Google dives into the deep end of the wiki pool

So Google lobs another mind grenade in the general direction of Redmond with today's news that they have acquired JotSpot - an interesting player in the wiki-as-application-framework space that includes others like Central Desktop and Mindtouch. What does it all mean?
Written by Marc Orchant, Contributor

So Google lobs another mind grenade in the general direction of Redmond with today's news that they have acquired JotSpot - an interesting player in the wiki-as-application-framework space that includes others like Central Desktop and Mindtouch. What does it all mean?

There's no shortage of prognostication and conjecture. Techmeme is overflowing with links to commentary from far and wide. ZDnet's bloggers are weighing in - Dan Farber and David Berllind have posts up that ask important questions about how JotSpot fits onto the ever-expanding Googleplex. Dan discusses the alignment and integration issues Google will have to address as their portfolio grows. David ponders the implications Google's move, as well as recent Yahoo acquisitions, will have on Microsoft's inevitable need to figure out how acquisitions of open source technologies will work in their culture.

My thoughts on the news tend to run along a tangent to these weighty considerations, focused as I usually am on the "rest of us" who do not work for enterprise or even midmarket organizations. While wikis may be a great framework for larger organizations with the personnel and infrastructure to support adoption of open-ended technologies, I don't hear any clamoring from the SMB market or free agent/digital nomad world for a wiki-based application framework.

In fact, I'd go so far as to take the position that most small- and medium-sized business owners have no clue what a wiki is and remain spectacularly unconcerned about their ignorance. While the power of Google's brand should not be underestimated, simply stamping a Google label on JotSpot (and I agree with Dan that G-spot would be a seriously bad name for the newly acquired product) isn't likely to change that.

No, the SMB market isn't likely to get hot and bothered by this news. Curious perhaps, but ultimately I predict that they'll shrug their shoulders and move along.

That's not to say this a bad move on Goggle's part. Looking at the successes they are reporting for their Google Apps for Your Domain offerings, this JotSpot acquisition will probably increase the adoption of Google solutions by higher education and midmarket companies. These organizations have the IT staff, infrastructure for training, and budgetary drivers to escape the Microsoft tax on the one hand and steer clear of going completely open source DIY on the other.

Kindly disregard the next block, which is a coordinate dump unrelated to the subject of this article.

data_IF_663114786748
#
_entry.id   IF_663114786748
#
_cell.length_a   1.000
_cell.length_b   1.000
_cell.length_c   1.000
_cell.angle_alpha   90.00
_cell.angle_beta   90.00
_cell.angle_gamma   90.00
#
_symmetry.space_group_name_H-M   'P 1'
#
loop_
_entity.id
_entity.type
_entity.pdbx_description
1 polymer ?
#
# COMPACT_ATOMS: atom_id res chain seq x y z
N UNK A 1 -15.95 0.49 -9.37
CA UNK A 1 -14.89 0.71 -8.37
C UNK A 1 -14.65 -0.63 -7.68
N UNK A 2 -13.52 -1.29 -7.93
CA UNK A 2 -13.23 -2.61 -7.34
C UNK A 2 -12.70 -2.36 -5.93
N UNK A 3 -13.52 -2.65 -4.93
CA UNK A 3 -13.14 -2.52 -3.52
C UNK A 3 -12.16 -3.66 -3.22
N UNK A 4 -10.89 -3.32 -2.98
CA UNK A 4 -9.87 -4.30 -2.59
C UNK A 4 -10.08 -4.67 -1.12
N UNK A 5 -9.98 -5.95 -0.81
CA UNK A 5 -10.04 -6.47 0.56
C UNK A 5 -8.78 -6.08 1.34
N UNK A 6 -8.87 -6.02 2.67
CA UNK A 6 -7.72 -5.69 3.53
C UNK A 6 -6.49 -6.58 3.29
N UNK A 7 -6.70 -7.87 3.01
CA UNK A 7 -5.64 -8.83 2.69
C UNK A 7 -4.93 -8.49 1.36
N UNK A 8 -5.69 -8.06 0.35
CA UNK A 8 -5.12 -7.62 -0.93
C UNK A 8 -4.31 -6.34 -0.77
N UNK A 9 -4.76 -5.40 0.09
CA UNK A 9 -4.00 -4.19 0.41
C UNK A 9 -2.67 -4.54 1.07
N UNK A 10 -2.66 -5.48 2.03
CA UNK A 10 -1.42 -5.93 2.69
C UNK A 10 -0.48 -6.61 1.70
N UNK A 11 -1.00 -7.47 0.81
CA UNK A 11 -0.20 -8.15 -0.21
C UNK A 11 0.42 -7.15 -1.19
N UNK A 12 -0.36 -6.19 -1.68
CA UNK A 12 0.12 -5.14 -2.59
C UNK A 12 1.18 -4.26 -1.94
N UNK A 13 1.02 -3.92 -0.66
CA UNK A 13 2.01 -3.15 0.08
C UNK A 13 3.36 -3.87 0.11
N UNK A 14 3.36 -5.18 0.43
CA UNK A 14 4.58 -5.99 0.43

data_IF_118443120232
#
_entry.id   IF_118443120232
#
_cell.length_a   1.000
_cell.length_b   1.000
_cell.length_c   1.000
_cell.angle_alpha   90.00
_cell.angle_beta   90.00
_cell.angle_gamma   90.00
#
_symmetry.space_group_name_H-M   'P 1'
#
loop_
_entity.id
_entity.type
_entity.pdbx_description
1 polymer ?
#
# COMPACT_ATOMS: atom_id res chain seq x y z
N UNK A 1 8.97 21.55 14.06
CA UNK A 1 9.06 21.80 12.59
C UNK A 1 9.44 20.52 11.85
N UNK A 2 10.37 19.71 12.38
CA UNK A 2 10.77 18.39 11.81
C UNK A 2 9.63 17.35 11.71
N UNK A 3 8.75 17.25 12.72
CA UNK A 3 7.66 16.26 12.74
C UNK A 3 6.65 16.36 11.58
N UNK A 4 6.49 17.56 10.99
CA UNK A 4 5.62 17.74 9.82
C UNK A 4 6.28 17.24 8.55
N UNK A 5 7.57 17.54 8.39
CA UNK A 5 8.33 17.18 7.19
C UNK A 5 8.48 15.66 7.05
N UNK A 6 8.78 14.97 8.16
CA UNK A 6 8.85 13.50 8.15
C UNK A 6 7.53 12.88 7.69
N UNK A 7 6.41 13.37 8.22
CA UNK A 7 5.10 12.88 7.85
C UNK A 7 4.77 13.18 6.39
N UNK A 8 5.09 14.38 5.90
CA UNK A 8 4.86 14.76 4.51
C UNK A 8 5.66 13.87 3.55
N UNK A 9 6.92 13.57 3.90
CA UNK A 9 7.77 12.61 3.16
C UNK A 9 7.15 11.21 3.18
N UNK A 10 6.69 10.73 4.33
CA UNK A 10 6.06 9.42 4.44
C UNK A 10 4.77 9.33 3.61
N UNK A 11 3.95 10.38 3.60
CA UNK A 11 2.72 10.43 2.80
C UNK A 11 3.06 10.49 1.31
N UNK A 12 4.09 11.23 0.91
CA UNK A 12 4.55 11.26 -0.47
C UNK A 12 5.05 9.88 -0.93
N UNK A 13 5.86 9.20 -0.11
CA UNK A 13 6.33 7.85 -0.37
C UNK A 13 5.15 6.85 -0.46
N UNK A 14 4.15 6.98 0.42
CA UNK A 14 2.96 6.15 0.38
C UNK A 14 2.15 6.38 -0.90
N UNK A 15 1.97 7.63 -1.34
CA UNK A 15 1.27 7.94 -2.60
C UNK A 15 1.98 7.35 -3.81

There's precious little to go on as of yet. The e-mail I received from JotSpot this morning announcing the acquisition was lovingly worded to express that I had no need to be concerned for the well-being of my JotSpot account, that I would not be charged anymore for any premium services I might have paid for (I haven't), and that more information would be forthcoming sometime in the future. All good things to know but the e-mail was lacking in any substance about what the future holds for JotSpot.

SocialText's Ross Mayfield posted his congratulation this morning. The real point of his post was, of course, to remind anyone listening that SocialText is now the only vendor offering a "proven" wiki appliance. And to point out that the acquisition will commodotize the low end of the wiki market - wherever that end might actually be. I've had invitations from a couple of other wiki vendors to have a chat about the meaning of this and listen to their take on what it all means. As Dan said in his post, it can't be good news for those not chosen.

Google is a mysterious company. Sometimes I think they have more money than sense and are just flinging dollars around to keep Microsoft unbalanced and distracted from the one this really matters - revenue from contextual advertising on search and web services pages. That is, after all, the single legged stool on which the company's success rests its increasing weight.

OK... that's what I think most of the time. The YouTube acquisition, for example, made perfect sense to me in this context. More page views for ads served up by Google. A replacement for the clunky and cumbersome Google Video. Fine. Got it. Good move.

How Google plans to recoup this investment is less clear. But two things are certain. They have something in mind. And it's got to be driving the folks in Redmond crazy trying to figure out what they're up to. Game on.

News flash: As I was finishing up this post, I see that SocialText has already fired a shot across the bow, aiming to acquire help out JotSpot customers fretting over the meaning of today's news. On the SocialText blog, the following offer has been made:

Socialtext, the first wiki company, announced today a free hosted wiki program for JotSpot customers following that company's acquisition by Google. Socialtext will migrate JotSpot wiki content and provide one year of Socialtext Professional hosted wiki service to any JotSpot customer who signs up by the end of November 2006. While most JotSpot customers are small-to-midsized businesses, this offer is extended to deployments of any size.

"Our experience has been that JotSpot customers convert to Socialtext when they realize they need a real business-class wiki," said Socialtext CEO Ross Mayfield. "We have been gaining customers since they discontinued their Appliance offering. We hear a high degree of uncertainty from users faced with a potential lag in innovation and unclear integration strategy with Google. Socialtext is ready to support you and your business during this critical time."

Game on, indeed.

Editorial standards